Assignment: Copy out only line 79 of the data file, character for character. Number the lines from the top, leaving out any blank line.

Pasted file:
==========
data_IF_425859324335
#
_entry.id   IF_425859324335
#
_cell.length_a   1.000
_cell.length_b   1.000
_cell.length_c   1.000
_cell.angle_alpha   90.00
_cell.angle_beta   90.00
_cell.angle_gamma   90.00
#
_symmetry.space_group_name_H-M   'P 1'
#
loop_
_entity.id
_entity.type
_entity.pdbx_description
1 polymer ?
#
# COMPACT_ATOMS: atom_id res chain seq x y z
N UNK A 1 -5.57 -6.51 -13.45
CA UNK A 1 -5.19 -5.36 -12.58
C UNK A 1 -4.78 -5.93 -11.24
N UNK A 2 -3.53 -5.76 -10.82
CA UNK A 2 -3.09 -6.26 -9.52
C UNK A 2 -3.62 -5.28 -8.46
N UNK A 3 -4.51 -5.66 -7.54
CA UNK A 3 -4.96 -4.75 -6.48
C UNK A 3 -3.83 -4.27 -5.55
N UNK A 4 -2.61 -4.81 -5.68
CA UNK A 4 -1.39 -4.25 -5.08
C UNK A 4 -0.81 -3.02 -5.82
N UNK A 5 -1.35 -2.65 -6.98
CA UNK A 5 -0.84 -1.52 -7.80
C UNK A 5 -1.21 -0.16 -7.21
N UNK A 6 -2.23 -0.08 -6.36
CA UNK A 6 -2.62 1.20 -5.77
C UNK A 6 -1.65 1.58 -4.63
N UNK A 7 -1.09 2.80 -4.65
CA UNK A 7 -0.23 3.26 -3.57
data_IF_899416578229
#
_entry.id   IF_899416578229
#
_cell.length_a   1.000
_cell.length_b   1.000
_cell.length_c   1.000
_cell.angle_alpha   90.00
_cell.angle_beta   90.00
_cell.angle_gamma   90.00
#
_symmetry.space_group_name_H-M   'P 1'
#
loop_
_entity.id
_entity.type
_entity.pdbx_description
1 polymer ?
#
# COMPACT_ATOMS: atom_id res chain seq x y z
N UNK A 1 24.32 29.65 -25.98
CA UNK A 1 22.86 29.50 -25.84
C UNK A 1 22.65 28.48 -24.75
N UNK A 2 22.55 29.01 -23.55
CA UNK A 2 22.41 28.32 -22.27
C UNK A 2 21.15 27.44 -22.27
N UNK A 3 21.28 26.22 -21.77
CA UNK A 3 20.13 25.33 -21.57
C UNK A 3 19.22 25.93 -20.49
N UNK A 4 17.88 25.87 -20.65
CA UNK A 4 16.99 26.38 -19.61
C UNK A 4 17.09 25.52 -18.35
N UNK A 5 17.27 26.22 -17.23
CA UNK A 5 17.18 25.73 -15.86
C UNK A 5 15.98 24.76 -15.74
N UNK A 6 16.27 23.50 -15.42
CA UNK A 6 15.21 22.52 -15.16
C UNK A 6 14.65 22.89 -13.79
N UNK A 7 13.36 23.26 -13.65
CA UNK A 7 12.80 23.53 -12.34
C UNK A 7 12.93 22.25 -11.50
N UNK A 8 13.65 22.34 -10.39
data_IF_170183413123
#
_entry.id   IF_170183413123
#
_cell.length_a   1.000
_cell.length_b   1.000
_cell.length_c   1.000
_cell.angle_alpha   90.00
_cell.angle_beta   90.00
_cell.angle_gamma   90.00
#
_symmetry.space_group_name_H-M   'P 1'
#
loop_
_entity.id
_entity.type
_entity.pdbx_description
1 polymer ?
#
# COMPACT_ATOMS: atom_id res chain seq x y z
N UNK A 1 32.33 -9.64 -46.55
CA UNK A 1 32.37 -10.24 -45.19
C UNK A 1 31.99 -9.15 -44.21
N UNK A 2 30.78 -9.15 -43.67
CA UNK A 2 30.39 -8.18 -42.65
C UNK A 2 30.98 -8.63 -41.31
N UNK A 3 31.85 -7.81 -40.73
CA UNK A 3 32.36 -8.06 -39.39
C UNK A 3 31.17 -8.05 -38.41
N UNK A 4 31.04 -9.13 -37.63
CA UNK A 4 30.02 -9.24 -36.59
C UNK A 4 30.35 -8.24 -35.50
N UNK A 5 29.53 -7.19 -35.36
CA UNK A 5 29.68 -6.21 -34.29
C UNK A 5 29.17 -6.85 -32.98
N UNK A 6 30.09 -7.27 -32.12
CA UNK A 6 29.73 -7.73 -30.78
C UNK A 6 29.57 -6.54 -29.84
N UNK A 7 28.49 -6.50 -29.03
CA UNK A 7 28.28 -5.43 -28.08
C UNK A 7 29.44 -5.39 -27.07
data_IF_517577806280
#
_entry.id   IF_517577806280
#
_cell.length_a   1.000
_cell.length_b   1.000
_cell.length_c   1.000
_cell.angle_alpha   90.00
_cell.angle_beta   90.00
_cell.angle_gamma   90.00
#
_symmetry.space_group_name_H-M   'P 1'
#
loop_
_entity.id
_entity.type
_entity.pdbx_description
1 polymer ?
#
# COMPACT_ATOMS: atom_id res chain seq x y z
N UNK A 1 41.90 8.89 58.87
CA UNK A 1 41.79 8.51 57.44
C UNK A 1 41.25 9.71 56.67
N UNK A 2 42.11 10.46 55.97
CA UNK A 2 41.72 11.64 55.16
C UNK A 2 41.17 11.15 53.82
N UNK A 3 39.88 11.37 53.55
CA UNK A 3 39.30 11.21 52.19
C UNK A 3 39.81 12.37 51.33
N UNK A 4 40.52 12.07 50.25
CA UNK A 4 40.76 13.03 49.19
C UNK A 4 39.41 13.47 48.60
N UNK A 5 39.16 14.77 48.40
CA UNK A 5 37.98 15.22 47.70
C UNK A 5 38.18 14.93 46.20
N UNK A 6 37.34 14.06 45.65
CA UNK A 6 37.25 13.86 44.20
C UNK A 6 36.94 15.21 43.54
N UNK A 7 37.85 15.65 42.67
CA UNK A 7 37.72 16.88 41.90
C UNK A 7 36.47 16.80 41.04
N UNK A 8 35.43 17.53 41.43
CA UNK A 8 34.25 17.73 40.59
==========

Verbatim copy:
N UNK A 7 13.36 23.26 -13.65